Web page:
Another is that though baseball is easily my favourite sport, long distance running is the only sport I've done that makes me competitive. I played baseball my whole childhood growing up and while I wanted to win, the main reason I played was because it was so fun. Running is the only sport I've done where I psych myself up and push myself as hard as I can and think in my head "Push it. Pass this fucker. You trained harder. You are better than him. He doesn't deserve to beat you." While I like the positive physical affects of going for runs, the main I like to run is because I like to race. Going for runs makes me want to get better and race and beat people in races.

I also really like that running isn't a glory sport. My high-school was a very athletically inclined place with huge football and hockey programs. While those jocks were the guys who ruled the school, the cross-country was quietly the most successful high-school program in North America. Sure meatheads would wear their jerseys on game day and high-five everybody after wins, but we were the best. We just didn't brag about it.

Finally, obviously the effects of going for runs on my body is great. I haven't exercised since I left high school and stopped running and am in terrible shape. I never gain weight no matter what I eat because of my ridiculous mutant metabolism, but my body sucks at what it does. Running won't give me huge muscles but it will put me in incredible shape and give me more energy.

3. I watched a few episodes of the X-Files and some good movies.

4. I woke up, went for a run, made some sandwiches and started blaring Heads Are Gonna Roll by The Hippos. They were another one of the ska bands from the 90's who despite being great and far better than most of the "big" ones, never made it. Their aforementioned second album fucking rules and is much more than just a ska record. They take a ton of country and alt and post-punk and 80's influences and throw them all together. No two songs on the record sound the same except for the fact that they all sound amazing. Ariel Rechtshaid is a fantastic song-writer and should be employed as a song-writer for pop artists right now if he isn't already (The band broke up in 2003). All their songs are catchy and cute and have great bass-lines to go along with horn and synth parts that get stuck in your head immediately.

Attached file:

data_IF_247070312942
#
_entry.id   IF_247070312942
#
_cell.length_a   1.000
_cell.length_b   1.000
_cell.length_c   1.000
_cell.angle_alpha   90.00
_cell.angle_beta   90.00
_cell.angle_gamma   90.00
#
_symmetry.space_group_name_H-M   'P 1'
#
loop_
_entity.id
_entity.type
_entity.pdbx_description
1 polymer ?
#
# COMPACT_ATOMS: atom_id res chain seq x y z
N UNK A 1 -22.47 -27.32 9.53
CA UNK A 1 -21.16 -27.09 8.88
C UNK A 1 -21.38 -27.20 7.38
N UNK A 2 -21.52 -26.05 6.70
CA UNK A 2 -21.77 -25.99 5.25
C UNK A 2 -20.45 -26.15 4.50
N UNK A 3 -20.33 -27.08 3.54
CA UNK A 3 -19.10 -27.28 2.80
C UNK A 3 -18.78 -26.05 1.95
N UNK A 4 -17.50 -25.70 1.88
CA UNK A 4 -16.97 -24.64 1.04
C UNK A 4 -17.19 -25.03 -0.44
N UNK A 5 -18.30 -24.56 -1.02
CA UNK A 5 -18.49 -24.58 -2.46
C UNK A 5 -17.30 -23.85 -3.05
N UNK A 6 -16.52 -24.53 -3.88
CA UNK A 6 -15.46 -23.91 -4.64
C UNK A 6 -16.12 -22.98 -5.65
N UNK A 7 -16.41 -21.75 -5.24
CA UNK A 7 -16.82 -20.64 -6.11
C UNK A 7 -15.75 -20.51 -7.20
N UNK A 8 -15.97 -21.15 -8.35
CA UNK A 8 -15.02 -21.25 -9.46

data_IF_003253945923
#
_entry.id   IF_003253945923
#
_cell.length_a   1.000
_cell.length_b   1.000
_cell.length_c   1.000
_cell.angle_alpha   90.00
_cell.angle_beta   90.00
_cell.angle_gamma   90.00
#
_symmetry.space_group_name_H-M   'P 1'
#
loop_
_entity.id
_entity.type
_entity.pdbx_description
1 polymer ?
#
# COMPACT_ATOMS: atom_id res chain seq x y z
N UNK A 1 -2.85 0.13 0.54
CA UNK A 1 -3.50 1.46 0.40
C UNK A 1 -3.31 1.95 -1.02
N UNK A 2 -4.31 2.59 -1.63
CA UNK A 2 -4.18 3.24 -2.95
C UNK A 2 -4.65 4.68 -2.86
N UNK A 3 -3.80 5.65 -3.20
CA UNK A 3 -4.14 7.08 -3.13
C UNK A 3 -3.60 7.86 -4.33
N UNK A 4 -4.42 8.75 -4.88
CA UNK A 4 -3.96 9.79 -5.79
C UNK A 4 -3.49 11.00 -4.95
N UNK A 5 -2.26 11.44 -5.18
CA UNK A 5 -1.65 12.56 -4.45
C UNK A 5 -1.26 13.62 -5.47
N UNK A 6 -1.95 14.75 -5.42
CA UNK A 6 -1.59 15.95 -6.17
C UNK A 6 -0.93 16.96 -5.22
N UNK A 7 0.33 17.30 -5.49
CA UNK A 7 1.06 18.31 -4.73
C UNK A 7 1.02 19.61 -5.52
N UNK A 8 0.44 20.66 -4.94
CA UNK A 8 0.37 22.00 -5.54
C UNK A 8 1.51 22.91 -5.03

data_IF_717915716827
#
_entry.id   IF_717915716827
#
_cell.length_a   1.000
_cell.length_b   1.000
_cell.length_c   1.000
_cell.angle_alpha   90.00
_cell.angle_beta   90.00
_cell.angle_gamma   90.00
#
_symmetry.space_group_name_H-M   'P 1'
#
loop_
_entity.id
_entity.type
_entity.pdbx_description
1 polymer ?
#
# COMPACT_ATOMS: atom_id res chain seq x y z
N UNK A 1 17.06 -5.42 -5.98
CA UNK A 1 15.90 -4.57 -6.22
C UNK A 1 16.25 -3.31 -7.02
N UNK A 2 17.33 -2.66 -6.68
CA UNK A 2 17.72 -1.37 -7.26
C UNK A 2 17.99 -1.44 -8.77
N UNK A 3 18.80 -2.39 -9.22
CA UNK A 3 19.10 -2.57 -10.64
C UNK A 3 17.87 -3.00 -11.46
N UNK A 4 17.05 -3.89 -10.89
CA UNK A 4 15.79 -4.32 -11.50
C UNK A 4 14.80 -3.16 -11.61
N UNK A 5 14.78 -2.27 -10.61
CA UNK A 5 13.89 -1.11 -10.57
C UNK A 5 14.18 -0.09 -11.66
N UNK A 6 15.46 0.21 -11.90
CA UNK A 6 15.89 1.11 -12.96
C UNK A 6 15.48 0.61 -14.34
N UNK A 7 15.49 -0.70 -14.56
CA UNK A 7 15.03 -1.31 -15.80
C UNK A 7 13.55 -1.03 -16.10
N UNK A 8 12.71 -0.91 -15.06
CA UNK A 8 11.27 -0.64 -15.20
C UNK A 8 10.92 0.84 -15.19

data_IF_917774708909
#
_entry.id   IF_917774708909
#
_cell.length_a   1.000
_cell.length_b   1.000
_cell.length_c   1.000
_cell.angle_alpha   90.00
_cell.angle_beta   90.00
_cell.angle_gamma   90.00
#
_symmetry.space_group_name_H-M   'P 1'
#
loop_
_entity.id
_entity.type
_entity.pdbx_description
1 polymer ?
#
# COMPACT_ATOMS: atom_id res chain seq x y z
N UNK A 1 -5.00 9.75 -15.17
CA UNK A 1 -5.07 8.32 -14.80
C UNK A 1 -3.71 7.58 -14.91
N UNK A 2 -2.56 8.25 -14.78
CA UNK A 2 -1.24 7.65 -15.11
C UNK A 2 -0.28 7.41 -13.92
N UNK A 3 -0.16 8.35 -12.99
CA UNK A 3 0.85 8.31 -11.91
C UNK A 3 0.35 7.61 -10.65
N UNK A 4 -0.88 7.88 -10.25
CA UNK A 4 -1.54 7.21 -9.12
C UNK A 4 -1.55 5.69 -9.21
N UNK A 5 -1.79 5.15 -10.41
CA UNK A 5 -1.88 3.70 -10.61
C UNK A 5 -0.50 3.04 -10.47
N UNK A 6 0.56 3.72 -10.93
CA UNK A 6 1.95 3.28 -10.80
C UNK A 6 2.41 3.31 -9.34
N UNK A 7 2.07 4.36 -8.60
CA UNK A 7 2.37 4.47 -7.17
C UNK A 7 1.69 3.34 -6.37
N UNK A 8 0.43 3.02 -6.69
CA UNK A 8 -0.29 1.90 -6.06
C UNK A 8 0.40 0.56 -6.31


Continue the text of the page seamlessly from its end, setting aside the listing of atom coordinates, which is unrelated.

5. The Jays whooped the Red Sox today and Hutch threw at Doucheilis.

One of my fav Hippos jams:

Thursday, May 31, 2012

Rob, I'm Telling You This For Your Own Good. That's The Worst Fucking Sweater I've Ever Seen. That's A Cosby Sweater.

Top 5 Best Moments Of The ASOB Reunion Show:
5. Them bringing out all the old members to play songs off of Pornocracy and Built To Fail.
4. When they played "RSTLNE".
3. How genuinely emotional the band got towards the end of the set.
2. The "Hey heeeeyyyyyyy.....YEA!" during "Last On My List" and how I turned around and James was ready to belt out the "YEA" with me, right on cue.
1. Every time the chorus hit during "So Let's Go! Nowhere".

Top 5 Beers In The World:
5. Genny Ice
4. Genny Ice
3. Genny Ice
2. Genny Ice
1. Genny Ice

Top 5 Attack In Black Songs:
5. Ever Faster
4. Inches And Ages
3. Cut And Run
2. The Love Between You And I (Widows version)
1. Broken Things

Top 5 Things I Miss About Home:
5. Day-long drinking binges with Dwyer, Damien, Winkler, Paul and Pat.
4. Ridiculous nights around Bathurst and Spadina.
3. Late-night shitty TV and sports watching with my brother.
2. Jack and Trixie.
1. A lot of people I care about.

Top 5 Things I Do Not Miss About Home At All:
5. How far Scarborough is from anything that rules in Toronto.
4. Constantly looking over my shoulder, walking quickly and keeping my phone and ipod out of site when I'm in Scarborough and it's past 12 AM.
3. Wainting for the 116 at 2:30 AM at Kennedy.
2. The TTC.
1. Sleeping on the couch in the basement.

Top 5 Things I Am Most Excited About During This Jays Season:
3. E5 keeping this up.
2. Jose eventually going on a real huge tear.
1. Maybe having a shot at contending?

Top 5 Records I'll Be Jamming This Summer:
5. The Hippos- Heads Are Gonna Roll
4. Saves The Day- Stay What You Are
3. The Copyrights- North Sentinal Island
2. Attack In Black- Marriage
1. The Nix86- Evil Empurr

Cool, I'm going play guitar for a while, watch Pretty In Pink, pass out and then try to find a job tomorrow.